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These are the surroundings of the Spice Market;

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I had read somewhere that the Turkish Delight at the Spice Market is not actually that great, and the best place in Istanbul to get it is from a shop nearby. Before we set off to find it, however, we went to different shop nearby which apparently has the best baklava in Istanbul - at least we tried to find it, but didn't manage to - it was supposed to be in the main market, but around where it should have been we only found a baklava shop of a different name. We bought some from there anyway, as it looked good, plus some Turkish rice pudding. It was lovely, so no regrets.

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It was between one and two o'clock by now and we needed to move on to catch a ferry to the Asian side, so we decided to look for the Turkish Delight shop on our return to Istanbul before we go back to Bulgaria, instead. Before we got on the ferry we had a tasty 'Balik Ekmek' each; this is an ultra-fresh fish fillet thrown onto a grill and then stuffed into a huge crusty roll with some chopped lettuce and raw onion. Lemon juice and salt are optional condiments. These are made and sold on the seafront.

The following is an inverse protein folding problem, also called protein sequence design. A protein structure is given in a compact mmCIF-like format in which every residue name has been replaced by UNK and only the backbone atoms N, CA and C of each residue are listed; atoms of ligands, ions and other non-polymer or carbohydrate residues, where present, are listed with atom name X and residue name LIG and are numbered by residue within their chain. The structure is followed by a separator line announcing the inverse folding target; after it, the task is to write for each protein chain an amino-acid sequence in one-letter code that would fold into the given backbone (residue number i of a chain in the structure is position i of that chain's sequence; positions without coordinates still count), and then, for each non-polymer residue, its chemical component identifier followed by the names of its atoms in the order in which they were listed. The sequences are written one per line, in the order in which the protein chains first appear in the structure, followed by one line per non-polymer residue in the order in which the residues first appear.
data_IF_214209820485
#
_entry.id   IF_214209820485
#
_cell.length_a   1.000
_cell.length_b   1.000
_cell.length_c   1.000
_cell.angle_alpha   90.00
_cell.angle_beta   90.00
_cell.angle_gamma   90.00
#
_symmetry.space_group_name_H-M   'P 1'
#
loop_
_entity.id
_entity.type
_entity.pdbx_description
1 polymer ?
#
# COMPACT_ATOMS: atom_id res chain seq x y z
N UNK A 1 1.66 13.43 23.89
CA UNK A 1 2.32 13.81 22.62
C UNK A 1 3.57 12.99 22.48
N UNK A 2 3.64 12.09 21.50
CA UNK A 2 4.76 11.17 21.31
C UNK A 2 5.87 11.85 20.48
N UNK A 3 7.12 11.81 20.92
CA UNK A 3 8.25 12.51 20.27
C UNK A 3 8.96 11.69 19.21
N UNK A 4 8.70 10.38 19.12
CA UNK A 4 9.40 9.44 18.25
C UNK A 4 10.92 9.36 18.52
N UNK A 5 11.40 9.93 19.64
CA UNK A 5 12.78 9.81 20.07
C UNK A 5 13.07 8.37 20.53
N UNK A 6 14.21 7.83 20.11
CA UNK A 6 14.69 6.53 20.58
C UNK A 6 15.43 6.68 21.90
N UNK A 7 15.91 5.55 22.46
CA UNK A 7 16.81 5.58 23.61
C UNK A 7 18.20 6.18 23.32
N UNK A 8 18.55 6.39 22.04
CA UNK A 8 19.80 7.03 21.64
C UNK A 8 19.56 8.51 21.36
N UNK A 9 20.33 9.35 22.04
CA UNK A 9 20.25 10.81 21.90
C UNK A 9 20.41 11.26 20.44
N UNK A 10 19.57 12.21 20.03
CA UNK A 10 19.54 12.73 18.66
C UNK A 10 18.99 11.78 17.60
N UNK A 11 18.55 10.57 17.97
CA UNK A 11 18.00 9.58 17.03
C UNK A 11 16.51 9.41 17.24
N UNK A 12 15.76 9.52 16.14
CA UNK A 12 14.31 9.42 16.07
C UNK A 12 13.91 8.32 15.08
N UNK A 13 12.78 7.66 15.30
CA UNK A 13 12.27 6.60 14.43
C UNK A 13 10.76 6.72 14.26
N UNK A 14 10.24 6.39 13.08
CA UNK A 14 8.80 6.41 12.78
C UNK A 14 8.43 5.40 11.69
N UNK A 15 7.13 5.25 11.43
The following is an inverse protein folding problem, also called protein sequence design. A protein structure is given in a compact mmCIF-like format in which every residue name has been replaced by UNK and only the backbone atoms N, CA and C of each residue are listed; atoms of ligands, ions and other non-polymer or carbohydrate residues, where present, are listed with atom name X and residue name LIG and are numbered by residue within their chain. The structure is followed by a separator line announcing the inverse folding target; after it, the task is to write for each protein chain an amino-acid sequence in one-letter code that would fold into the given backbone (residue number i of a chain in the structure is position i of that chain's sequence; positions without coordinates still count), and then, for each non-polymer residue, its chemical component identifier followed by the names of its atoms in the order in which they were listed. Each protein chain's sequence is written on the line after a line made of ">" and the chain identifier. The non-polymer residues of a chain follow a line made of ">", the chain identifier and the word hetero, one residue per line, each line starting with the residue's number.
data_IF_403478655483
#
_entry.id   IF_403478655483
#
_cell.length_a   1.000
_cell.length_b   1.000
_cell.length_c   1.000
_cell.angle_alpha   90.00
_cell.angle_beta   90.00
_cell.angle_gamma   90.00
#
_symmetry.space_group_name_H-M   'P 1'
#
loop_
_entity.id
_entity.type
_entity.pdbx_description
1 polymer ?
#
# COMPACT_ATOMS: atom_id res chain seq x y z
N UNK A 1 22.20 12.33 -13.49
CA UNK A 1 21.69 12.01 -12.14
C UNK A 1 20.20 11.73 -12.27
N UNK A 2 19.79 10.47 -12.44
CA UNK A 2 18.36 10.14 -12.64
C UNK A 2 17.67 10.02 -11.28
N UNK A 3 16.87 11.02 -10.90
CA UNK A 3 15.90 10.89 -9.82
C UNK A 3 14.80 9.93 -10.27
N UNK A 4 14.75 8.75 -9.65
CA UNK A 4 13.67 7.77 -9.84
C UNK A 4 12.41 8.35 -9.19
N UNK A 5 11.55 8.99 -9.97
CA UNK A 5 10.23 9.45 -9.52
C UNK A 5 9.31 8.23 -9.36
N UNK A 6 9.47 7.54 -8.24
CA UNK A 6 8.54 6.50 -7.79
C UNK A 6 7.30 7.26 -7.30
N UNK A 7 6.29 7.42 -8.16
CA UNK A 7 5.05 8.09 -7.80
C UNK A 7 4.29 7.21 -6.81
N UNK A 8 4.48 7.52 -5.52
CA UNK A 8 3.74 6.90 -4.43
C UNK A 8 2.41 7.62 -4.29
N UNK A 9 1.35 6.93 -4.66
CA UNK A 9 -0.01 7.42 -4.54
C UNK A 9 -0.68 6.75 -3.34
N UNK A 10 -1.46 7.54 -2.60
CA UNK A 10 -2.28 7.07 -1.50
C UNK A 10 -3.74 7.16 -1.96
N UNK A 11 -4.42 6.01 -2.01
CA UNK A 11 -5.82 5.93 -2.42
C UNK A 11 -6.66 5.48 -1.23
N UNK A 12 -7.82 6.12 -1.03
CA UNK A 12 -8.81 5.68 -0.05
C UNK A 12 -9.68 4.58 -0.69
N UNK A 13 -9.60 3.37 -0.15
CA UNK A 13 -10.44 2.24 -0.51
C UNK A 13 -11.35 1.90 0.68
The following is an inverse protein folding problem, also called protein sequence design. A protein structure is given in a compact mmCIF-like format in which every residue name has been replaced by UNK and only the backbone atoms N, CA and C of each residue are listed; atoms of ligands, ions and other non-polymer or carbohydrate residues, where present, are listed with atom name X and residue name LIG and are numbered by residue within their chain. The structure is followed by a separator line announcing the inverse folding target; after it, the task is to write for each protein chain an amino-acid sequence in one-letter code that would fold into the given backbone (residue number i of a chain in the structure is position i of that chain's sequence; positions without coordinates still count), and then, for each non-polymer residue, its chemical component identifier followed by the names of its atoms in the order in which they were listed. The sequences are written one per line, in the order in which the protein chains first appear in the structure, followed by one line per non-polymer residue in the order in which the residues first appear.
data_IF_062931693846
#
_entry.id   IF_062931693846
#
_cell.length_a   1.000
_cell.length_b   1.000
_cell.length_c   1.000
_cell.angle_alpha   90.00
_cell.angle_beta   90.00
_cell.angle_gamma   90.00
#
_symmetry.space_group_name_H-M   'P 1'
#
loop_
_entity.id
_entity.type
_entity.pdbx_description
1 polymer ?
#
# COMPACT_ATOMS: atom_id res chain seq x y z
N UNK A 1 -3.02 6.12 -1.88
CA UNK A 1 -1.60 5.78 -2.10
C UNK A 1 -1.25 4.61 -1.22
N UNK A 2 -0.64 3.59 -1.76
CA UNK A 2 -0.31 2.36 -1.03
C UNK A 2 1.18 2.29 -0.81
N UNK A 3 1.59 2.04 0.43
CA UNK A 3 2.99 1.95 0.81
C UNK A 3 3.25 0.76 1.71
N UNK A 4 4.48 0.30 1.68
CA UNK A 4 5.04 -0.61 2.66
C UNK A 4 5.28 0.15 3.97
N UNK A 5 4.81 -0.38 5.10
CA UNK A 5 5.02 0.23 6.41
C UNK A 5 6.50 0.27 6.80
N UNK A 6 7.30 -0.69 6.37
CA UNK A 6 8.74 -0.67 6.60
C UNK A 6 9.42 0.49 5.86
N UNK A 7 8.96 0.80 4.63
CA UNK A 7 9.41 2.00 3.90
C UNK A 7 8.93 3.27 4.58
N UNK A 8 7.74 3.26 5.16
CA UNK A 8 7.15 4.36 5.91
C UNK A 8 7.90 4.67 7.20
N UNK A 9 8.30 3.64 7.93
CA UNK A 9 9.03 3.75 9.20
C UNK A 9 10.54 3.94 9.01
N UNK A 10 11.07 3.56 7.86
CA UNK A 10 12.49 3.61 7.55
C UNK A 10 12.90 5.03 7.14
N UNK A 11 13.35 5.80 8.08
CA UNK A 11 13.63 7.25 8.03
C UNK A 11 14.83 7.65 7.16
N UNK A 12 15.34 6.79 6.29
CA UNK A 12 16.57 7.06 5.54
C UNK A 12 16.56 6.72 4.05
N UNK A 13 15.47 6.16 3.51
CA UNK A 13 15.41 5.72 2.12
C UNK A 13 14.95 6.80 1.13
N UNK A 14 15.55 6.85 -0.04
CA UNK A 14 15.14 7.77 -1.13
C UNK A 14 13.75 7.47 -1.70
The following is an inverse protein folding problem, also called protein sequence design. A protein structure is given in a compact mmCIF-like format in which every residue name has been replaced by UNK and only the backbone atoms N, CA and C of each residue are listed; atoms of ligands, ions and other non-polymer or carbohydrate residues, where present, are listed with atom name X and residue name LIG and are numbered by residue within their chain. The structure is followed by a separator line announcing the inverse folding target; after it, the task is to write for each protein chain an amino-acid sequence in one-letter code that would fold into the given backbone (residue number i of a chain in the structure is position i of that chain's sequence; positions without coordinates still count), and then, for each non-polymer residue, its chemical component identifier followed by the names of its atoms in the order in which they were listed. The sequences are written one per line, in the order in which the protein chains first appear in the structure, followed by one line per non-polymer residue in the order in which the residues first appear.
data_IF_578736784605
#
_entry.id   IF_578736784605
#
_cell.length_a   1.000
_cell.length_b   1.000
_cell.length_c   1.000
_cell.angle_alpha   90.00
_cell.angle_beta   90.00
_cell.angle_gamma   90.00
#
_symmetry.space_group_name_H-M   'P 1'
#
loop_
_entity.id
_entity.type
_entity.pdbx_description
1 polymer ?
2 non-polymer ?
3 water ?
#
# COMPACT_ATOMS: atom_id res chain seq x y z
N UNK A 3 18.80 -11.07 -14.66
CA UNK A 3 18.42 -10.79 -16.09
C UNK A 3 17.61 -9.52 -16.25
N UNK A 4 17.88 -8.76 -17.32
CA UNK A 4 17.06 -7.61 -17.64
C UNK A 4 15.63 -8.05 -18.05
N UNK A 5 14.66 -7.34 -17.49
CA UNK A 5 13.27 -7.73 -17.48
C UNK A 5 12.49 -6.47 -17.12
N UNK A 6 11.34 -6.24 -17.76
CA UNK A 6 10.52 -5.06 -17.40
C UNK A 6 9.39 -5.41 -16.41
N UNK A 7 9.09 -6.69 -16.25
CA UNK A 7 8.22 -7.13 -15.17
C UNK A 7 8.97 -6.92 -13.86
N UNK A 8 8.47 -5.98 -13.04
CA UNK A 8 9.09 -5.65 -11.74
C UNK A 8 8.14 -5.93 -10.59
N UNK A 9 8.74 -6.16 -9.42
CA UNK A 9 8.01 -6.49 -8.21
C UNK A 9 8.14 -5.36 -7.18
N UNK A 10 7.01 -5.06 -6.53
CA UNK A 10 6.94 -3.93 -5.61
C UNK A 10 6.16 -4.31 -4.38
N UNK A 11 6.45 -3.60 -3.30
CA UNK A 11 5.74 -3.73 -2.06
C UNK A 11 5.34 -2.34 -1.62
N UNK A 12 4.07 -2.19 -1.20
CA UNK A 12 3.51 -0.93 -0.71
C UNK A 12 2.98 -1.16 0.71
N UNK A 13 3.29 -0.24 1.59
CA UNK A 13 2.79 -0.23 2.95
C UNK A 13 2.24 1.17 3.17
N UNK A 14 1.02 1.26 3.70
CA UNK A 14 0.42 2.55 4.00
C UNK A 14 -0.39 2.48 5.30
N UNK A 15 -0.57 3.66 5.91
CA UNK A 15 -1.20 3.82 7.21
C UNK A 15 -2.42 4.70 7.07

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The ferry trip was a great experience. It was a commuter ferry, not a public excursion one, so it only cost about 2 lira. It took about 20 minutes and we loved all the different views we got of the skyline. Minarets, skyscrapers, Topkapi Palace, Galata Tower... We passed a French destroyer docked at the headland next to the palace; Dave said he thought the small black and white flag displayed on it was the international quarantine signal.

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On arrival in Asia, we headed to Kadikoy produce market, where the locals go apparently. We just window-shopped instead of actually buying anything, but it was good fun to see all the different goods; fresh fish, containers filled with honeycombs, the biggest cherries I've ever seen, other fruit and vegetables, yoghurt and cheese, baklava, eggs, olives, dried peppers, crystallised and dried fruit...piles of colourful soaps, too.